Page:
Your own backyard is a great place to start hiking.  Just spend some time walking together and appreciating the nature that we take for granted when we become boring old grown ups (study ant parades, appreciate the beauty of dandelions, or the feeling of dew-kissed grass).  Hint: Remember to unplug for this one – there will be lots of long, quiet pauses to tempt you to reach for your phone – don’t!

Nature hike

(ages walking and up)

This is our personal favorite.  We are lucky enough to live right next to a North Carolina State Park, so we start most of our mornings off with a 1-2 mile hike, led by my 4 year old.  Hiking is such an important part of his day – without his morning hike, he’s off-kilter all day.  Caveat on unplugging: take your phone along for emergencies whenever you leave home base for safety.  Just stash it in your pocket or pack.  You can put it on Airplane Mode to stay in the unplugged spirit.  🙂

Collection hike

(ages walking and up)

If your little one does better with a mission, collect something during your hike – leaves, pinecones, rocks, or whatever strikes their fancy.  Take the collection home, show it off, tell stories about each item found – the sky’s the limit for enticing a love of hiking.

Spider web hunt

(ages 2 and up: bring a flashlight)

Inspired by a hike planned by our very own state park, if your little one isn’t squeamish about spider webs, bring a flashlight along to search for webs during your hike.  Having a flashlight is always cool for littles, and when you shine a light on webs you can really see all the intricate fibers – it actually is pretty amazing.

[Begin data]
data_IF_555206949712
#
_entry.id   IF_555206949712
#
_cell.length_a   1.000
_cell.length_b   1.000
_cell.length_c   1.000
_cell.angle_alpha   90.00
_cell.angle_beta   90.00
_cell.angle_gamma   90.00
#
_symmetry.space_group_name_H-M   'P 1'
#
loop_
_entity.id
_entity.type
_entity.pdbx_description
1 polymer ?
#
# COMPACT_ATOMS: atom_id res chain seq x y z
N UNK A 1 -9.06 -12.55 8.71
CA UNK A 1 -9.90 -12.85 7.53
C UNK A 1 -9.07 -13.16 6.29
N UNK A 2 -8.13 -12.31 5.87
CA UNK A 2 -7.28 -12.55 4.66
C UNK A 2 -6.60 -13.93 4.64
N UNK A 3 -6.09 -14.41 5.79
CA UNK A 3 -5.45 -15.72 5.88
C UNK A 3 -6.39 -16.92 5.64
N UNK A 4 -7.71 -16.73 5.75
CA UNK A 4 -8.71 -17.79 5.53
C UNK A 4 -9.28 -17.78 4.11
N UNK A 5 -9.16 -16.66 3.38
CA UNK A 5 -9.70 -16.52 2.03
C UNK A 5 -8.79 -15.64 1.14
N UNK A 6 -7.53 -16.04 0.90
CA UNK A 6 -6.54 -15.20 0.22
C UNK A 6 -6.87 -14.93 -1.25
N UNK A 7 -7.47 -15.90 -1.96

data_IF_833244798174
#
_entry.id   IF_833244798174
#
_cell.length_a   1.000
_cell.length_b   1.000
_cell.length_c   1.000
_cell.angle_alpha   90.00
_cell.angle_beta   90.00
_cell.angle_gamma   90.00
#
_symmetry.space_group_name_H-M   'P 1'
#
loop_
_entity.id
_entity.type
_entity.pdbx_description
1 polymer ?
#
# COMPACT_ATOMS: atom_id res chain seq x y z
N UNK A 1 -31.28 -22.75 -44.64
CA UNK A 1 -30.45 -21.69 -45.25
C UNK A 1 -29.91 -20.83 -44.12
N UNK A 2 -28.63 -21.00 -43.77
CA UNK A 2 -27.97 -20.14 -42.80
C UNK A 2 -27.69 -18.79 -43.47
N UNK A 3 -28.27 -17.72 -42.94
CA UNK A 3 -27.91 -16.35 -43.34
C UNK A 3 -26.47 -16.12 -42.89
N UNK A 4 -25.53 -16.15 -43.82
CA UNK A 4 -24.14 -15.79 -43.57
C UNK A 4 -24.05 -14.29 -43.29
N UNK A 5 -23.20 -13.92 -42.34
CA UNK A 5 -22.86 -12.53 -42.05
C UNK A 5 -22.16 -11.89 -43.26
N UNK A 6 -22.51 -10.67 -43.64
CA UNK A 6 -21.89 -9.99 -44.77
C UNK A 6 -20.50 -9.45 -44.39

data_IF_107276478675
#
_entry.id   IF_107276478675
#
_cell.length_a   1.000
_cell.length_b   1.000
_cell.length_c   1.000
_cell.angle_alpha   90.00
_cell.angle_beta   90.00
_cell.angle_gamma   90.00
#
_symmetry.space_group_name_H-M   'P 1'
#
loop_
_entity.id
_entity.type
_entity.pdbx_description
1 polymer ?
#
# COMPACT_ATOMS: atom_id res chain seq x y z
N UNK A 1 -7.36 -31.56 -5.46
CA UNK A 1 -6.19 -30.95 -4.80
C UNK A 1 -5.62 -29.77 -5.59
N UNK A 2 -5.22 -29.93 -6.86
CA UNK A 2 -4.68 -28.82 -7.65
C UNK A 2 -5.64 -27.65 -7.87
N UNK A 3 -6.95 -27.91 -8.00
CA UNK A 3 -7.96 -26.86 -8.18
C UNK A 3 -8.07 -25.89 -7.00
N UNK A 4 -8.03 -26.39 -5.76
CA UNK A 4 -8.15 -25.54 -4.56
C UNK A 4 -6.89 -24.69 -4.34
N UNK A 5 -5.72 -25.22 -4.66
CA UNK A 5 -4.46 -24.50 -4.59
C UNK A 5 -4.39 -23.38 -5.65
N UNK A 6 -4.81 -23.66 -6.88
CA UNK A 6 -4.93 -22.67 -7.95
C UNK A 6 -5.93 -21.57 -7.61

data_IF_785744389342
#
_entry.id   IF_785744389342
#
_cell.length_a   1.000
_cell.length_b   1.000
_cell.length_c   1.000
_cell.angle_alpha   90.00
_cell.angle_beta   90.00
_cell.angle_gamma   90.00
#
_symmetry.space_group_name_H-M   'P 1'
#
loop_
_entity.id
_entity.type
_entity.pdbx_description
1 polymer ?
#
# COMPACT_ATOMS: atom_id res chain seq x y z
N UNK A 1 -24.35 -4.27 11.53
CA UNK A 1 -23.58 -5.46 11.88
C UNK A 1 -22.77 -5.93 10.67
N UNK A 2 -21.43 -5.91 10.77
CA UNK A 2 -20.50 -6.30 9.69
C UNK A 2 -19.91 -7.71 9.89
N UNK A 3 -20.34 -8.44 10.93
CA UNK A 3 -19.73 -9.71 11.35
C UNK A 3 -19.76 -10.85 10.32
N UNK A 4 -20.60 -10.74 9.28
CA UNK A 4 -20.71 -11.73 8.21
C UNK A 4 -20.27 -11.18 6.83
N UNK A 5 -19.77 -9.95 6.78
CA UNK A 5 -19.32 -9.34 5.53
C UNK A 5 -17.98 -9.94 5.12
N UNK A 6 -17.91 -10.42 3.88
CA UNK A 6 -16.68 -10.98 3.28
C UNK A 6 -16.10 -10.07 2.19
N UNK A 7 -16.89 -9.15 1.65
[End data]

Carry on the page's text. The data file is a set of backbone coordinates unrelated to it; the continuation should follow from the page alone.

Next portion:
My favorite hiking club for wee ones (and this month’s feature program): Hike it Baby.

Play:

Catch

(age sitting up and older)

Roll, kick, or throw a ball back and forth.  It’s a great way to have some focused one-on-one time that just might be a special way to connect for years and years to come.

Obstacle course

(age walking and up)

You can set up a simple obstacle course using found objects, like pinecones, leaves, and sticks, or inside using books and pillows.  You can make pillows or leaves into stepping stones or line up sticks or books to make a “balance beam.”  You can jump over pinecones or have pillow “islands” in shark-infested waters (you’re the shark, and the floor is the ocean).  The sky is the limit.

Wee-ones volleyball

(age walking and up)

You can use a fence, gate, bench, or a low branch for your net.  Indoors, you can use a baby gate.  Toss a ball back and forth over the net.  There’s just something about throwing a ball over an obstacle that makes it a completely different game from plain old catch.

2-person soccer

(age walking and up)

Start out by just kicking a ball around.  Forget about scoring or even setting up goals – for the first few years “soccer” is just being outside, kicking a ball around with someone, and it’s endlessly fun!

Two great resources for indoor and outdoor play:

The Fitness Fun Busy Book by Trish Kuffner

Itsy Bitsy Yoga by Helen Garabedian

Safety:
Use appropriate and reasonable caution and adult supervision of children at all times.  Consider the age and capability of your child when choosing activities and suggested on this website.  The author cannot be held responsible for damage, mishap, or injury incurred during the use of or because of any activities on this website.   And don’t forget sunscreen, bug spray, and water.  Always water.